Surrey Senior Cup Final,
“Rick Wellard, Wellard
Sung to the tune of Que sera sera, it’s a catchy little number, and that’s what was echoing round the Imber Court stadium for much of the second half of this match. Quiet during the first half, apart from a few forays into the Woking half and one or two nifty passes to colleagues, Ricky Wellard suddenly awoke, like a dormouse roused from hibernation and from then until the final whistle, the game was his to control as he wished.
A probing pass there, a turn and mazy run here, Woking had no answer as Wellard and his team mates gradually clawed their way back into the game. Even the excellent Giuseppe Sole, a singularly dangerous man indeed, was eclipsed as Wellard, aided and abetted by a superb display from Adam Logie, took control of the centre of midfield.
It took a while for the Isthmian Premier League side to get to grips with the physical presence and speed of play of their Blue Square Conference opponents and they were grateful on more than one occasion for the intervention of Craig Ross in the Ashford goal who pulled off a series of tremendous saves throughout the match starting before even one minute had been recorded when saved from Wilfried Domoraud.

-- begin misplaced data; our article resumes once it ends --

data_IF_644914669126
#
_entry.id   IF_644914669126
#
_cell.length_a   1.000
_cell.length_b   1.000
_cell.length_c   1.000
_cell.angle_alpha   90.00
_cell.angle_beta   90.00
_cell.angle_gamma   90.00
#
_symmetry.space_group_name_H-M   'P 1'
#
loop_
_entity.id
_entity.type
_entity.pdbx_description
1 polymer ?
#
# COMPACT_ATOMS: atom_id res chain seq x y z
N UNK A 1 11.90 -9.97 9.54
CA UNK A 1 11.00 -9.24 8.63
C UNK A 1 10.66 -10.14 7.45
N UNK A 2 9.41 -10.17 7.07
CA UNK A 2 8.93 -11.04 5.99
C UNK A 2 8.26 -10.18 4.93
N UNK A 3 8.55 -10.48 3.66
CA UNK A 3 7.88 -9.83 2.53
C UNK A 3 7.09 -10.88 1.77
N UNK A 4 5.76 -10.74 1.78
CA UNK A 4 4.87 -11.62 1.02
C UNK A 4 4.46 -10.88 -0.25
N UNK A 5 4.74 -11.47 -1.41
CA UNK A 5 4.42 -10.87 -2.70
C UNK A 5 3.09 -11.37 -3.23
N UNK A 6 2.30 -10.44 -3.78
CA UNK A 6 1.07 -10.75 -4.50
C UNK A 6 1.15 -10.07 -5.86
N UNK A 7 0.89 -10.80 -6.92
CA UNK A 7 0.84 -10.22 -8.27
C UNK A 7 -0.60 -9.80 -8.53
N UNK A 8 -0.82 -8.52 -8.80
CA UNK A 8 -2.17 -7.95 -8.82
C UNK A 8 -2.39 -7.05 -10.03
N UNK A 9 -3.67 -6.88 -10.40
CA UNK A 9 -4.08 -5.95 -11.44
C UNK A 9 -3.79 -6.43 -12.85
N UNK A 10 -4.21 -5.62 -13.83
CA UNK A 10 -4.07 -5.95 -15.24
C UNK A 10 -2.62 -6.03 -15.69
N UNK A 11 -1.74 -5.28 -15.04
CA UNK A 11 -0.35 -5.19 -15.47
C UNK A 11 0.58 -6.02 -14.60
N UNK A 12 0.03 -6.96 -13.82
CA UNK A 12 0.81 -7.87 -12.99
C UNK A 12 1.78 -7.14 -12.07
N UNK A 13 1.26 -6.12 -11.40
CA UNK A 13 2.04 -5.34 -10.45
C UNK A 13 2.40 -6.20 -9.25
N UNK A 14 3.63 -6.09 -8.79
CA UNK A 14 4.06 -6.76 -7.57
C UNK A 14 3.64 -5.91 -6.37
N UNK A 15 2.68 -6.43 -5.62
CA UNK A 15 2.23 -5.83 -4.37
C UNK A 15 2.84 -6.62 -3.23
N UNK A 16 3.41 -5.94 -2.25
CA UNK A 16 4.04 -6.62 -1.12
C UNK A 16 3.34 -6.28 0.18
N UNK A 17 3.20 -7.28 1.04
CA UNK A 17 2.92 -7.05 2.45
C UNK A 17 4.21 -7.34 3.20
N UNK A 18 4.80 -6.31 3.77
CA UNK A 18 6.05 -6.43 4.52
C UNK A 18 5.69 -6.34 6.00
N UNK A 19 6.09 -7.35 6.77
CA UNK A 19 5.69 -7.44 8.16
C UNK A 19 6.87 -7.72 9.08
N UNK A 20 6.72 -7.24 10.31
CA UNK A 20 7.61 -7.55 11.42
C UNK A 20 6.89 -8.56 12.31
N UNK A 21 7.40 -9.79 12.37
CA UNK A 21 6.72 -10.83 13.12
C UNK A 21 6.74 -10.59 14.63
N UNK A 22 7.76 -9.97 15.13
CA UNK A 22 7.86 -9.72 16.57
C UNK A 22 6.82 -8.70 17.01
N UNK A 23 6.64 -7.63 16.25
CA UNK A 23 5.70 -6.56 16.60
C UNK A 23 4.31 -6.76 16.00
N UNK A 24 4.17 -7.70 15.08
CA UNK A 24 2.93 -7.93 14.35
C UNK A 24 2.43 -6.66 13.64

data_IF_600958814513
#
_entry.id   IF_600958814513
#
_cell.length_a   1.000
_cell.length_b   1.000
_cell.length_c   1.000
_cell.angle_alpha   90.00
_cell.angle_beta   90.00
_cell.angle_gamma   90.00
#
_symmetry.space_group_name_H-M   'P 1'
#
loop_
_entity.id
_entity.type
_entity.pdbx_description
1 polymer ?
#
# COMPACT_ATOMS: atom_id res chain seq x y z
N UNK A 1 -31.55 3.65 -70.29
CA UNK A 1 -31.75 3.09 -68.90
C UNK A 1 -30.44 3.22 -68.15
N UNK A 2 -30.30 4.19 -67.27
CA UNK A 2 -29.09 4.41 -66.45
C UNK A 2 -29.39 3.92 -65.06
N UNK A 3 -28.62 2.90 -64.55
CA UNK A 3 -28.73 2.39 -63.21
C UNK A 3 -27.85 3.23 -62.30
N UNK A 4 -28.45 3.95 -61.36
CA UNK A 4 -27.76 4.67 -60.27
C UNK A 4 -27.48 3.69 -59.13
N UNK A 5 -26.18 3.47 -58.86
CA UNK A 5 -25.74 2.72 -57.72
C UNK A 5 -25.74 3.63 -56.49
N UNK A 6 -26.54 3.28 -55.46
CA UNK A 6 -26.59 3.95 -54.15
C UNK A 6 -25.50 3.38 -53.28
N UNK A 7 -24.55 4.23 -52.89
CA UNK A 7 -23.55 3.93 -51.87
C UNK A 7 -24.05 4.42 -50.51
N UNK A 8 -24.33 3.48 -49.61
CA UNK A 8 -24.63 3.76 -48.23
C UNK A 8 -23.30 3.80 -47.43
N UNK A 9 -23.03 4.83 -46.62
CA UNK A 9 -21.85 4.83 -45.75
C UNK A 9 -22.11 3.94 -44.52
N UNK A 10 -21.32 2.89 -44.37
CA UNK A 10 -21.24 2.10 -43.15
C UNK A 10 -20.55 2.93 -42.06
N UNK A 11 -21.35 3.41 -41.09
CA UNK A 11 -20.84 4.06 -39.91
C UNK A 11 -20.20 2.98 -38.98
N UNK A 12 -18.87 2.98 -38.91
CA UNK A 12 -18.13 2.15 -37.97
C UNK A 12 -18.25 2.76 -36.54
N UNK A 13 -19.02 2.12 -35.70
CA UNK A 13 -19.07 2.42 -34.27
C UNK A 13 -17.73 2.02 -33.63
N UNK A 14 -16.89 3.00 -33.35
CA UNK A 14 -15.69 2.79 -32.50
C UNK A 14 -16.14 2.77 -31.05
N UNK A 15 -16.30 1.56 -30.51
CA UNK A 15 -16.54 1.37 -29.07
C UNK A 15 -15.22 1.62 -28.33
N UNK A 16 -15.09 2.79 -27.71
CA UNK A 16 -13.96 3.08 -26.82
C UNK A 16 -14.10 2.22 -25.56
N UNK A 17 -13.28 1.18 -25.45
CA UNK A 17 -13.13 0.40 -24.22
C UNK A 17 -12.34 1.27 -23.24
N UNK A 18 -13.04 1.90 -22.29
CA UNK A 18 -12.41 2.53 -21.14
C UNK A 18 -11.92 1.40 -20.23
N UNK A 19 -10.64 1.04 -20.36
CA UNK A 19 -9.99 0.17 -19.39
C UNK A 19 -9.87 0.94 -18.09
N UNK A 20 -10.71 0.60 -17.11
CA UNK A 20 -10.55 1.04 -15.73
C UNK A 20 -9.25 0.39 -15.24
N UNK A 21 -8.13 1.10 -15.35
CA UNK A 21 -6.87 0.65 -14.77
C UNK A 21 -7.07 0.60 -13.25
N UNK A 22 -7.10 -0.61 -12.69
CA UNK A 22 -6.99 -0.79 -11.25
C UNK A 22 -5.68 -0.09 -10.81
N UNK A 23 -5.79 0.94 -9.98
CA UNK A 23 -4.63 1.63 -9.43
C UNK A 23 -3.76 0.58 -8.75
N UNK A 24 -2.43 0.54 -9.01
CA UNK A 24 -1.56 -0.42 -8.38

A free kick from Wellard was played into the Woking danger zone where it ricochet around before being cleared then a run through the Ashford midfield ranks by Sole gave Ross another chance to shine. Ashford breathed a collective sigh of relief, soon after, when Aneon Cousins played a one-two with Joel Ledgister before firing the ball across Ross only to see his low shot strike the inside of the post and rebound out where it was safely cleared.
Referee Mr Sheldrake, whilst maintaining a decent standard of control throughout, was guilty of making one or two strange decisions, the first of which was his cautioning of Wellard for an innocuous challenge that barely warranted a free kick.